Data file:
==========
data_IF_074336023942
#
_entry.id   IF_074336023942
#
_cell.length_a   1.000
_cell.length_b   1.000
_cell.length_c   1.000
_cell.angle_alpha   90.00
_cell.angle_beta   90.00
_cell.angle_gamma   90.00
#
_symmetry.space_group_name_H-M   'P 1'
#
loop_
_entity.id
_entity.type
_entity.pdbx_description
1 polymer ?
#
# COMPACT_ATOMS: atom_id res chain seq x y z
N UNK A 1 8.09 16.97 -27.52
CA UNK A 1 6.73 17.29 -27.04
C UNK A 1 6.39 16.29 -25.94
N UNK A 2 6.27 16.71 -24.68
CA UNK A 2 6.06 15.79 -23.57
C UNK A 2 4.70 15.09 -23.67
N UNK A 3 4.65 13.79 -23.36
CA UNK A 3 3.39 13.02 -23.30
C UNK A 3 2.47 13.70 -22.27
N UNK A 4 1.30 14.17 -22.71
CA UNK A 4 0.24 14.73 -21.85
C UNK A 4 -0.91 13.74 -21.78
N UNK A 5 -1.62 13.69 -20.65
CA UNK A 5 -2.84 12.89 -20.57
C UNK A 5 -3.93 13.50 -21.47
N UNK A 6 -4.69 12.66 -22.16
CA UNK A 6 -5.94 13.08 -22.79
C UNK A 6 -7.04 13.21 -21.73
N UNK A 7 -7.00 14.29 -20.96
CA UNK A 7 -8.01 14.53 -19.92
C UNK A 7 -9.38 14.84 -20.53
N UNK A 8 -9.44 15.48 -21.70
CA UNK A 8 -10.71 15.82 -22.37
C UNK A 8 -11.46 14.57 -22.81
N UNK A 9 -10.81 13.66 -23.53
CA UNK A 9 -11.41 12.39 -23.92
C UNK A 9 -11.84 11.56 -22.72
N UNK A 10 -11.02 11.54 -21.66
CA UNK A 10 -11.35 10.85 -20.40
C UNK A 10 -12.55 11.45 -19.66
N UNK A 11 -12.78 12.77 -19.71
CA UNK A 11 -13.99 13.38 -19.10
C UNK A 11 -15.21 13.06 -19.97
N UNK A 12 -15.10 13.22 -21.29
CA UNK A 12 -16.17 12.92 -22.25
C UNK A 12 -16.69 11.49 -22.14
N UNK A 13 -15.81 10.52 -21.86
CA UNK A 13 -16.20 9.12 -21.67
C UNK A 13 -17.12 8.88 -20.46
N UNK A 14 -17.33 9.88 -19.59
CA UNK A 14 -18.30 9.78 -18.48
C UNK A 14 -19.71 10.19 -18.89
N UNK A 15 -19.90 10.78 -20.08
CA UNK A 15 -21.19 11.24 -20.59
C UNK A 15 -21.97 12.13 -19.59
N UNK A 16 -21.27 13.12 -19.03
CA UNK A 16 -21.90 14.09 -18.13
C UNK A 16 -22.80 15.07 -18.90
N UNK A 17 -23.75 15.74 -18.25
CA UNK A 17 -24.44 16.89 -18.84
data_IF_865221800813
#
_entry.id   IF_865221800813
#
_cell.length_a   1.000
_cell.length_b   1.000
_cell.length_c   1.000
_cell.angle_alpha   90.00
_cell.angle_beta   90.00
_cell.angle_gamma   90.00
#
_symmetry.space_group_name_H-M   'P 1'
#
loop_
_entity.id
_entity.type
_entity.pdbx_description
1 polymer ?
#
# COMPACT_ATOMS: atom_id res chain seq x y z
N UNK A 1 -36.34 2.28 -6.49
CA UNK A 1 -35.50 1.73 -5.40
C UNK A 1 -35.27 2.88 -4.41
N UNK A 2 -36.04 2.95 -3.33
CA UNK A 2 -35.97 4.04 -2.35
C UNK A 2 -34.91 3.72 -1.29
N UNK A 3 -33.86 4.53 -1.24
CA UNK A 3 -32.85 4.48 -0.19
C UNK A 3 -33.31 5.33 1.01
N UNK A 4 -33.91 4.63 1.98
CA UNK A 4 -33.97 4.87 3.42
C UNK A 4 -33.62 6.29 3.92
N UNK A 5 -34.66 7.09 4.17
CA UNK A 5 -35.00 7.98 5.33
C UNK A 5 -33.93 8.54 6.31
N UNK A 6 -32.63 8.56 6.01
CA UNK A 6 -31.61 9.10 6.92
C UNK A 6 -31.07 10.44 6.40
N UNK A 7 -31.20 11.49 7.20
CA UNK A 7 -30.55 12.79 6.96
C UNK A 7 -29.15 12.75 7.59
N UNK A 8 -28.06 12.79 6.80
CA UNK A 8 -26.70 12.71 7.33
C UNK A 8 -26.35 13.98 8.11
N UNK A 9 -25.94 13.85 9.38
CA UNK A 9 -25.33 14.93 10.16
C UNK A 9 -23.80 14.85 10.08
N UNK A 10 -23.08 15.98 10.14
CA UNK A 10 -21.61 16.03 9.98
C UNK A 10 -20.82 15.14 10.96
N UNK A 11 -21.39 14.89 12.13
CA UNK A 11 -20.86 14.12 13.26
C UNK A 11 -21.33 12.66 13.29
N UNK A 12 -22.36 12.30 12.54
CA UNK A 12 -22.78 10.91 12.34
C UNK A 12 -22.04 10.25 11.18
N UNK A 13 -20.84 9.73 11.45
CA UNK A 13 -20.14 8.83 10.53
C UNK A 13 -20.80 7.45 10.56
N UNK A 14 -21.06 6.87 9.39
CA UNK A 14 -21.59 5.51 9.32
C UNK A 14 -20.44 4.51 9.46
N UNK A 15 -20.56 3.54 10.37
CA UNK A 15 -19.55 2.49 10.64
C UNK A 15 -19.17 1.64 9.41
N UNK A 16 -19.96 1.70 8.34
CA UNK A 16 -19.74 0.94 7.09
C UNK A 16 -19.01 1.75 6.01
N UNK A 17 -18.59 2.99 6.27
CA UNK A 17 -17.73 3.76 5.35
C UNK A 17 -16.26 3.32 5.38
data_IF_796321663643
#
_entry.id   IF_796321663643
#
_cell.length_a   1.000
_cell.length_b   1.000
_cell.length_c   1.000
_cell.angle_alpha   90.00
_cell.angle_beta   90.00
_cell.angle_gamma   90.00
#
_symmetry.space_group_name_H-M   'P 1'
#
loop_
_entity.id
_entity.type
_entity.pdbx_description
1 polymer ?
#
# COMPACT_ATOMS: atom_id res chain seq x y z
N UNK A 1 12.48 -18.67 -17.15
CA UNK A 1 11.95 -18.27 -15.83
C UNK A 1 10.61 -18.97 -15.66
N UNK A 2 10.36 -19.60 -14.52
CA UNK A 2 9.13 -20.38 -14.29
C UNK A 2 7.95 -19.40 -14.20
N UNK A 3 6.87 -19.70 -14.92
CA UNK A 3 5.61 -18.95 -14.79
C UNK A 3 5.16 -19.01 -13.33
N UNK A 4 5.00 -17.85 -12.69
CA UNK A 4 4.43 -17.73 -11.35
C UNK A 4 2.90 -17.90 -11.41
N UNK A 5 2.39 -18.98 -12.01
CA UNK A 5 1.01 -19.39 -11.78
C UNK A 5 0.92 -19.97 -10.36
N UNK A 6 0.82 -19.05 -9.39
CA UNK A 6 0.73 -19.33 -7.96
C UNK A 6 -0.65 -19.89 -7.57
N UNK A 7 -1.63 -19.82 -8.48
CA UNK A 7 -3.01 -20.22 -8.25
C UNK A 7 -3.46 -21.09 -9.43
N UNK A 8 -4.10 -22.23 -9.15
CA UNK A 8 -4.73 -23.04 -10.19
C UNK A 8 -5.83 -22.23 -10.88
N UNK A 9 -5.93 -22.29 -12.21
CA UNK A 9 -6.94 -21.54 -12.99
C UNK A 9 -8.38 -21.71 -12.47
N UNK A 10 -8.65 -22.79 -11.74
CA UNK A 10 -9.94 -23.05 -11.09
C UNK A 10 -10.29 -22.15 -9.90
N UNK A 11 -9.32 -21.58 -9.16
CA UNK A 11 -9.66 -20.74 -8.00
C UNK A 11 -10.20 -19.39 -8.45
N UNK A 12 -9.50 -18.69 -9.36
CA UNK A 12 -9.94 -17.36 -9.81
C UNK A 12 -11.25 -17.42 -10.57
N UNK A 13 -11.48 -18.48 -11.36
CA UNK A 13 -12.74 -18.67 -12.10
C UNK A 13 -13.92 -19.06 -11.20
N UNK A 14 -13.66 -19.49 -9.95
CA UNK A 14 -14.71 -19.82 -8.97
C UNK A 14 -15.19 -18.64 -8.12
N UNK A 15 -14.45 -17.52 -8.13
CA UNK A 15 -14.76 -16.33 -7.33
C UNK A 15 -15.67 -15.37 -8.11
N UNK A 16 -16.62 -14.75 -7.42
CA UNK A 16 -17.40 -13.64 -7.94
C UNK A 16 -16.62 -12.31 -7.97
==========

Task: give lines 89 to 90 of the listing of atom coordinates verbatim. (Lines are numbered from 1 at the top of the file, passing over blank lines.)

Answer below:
#
# COMPACT_ATOMS: atom_id res chain seq x y z